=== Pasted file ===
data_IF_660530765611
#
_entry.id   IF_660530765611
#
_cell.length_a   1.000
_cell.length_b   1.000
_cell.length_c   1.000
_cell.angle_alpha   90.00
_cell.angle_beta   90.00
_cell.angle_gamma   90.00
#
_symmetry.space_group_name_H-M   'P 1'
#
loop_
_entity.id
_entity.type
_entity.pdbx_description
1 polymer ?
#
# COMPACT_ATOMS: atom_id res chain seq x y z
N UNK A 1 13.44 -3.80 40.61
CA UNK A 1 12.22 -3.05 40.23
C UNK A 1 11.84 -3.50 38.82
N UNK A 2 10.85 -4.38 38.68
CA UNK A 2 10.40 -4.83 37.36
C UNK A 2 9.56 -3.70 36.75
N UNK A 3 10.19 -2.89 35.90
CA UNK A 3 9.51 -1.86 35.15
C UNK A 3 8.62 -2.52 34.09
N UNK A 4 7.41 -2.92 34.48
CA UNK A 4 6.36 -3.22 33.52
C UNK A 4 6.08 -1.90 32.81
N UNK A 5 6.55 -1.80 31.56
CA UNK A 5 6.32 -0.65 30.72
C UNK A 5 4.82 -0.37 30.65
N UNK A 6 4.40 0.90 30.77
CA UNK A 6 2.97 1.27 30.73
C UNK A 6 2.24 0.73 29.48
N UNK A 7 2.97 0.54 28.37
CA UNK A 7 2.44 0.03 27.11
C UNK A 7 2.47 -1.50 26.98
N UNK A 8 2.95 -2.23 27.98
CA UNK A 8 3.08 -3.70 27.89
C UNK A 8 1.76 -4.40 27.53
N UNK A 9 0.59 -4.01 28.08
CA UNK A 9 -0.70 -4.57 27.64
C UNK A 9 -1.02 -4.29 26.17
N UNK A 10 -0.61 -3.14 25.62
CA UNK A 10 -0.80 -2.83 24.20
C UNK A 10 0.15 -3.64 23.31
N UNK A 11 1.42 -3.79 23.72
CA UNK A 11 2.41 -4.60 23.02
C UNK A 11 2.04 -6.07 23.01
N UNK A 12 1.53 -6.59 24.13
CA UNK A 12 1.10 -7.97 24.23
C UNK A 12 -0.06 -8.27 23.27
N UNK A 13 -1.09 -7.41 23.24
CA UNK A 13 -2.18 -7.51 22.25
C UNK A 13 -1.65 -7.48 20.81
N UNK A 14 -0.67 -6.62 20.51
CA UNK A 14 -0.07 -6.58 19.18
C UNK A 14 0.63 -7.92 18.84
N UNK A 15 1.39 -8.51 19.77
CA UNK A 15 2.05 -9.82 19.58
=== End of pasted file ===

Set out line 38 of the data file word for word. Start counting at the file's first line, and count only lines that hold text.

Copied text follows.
C UNK A 6 2.24 0.73 29.48